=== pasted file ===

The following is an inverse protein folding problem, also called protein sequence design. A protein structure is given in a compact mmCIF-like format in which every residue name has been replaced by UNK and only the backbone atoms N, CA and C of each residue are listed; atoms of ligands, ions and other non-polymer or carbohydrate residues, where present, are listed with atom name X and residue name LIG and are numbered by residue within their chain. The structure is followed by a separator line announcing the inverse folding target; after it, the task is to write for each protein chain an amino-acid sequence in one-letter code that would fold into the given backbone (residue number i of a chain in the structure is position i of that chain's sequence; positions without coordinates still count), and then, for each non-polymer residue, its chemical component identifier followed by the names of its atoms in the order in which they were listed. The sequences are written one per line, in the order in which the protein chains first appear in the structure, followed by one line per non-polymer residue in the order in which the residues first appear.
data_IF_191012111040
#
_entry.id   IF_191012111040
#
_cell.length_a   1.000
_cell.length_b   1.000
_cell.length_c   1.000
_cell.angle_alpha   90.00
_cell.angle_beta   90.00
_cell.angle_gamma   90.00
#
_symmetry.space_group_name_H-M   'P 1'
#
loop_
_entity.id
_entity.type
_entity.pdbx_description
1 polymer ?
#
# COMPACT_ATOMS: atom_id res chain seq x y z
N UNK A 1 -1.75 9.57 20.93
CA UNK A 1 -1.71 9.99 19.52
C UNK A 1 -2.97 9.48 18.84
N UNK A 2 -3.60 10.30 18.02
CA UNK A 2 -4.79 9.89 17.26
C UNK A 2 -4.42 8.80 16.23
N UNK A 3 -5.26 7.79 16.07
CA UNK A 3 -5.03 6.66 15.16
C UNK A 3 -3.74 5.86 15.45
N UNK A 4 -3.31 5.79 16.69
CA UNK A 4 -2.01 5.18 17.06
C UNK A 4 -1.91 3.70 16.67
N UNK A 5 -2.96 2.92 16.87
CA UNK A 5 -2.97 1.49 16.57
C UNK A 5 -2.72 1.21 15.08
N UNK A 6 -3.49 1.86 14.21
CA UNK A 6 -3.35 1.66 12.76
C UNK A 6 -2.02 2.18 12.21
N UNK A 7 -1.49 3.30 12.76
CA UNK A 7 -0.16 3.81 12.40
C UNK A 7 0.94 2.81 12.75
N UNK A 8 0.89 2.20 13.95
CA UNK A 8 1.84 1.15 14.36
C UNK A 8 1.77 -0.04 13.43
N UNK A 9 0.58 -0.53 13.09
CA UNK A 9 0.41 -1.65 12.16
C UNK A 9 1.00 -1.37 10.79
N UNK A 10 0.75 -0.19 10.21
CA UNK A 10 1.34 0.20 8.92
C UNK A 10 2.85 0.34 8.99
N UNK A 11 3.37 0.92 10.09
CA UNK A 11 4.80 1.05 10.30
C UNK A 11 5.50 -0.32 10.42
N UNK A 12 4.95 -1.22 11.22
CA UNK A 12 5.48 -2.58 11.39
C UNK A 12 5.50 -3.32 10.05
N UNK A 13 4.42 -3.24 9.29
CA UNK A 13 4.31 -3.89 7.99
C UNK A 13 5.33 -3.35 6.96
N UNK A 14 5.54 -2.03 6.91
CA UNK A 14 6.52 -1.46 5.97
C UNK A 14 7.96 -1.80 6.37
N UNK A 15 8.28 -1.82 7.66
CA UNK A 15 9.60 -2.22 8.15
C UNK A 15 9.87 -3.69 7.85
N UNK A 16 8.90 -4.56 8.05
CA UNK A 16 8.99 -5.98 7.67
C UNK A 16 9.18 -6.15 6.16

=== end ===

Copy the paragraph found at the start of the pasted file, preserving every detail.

The following is an inverse protein folding problem, also called protein sequence design. A protein structure is given in a compact mmCIF-like format in which every residue name has been replaced by UNK and only the backbone atoms N, CA and C of each residue are listed; atoms of ligands, ions and other non-polymer or carbohydrate residues, where present, are listed with atom name X and residue name LIG and are numbered by residue within their chain. The structure is followed by a separator line announcing the inverse folding target; after it, the task is to write for each protein chain an amino-acid sequence in one-letter code that would fold into the given backbone (residue number i of a chain in the structure is position i of that chain's sequence; positions without coordinates still count), and then, for each non-polymer residue, its chemical component identifier followed by the names of its atoms in the order in which they were listed. The sequences are written one per line, in the order in which the protein chains first appear in the structure, followed by one line per non-polymer residue in the order in which the residues first appear.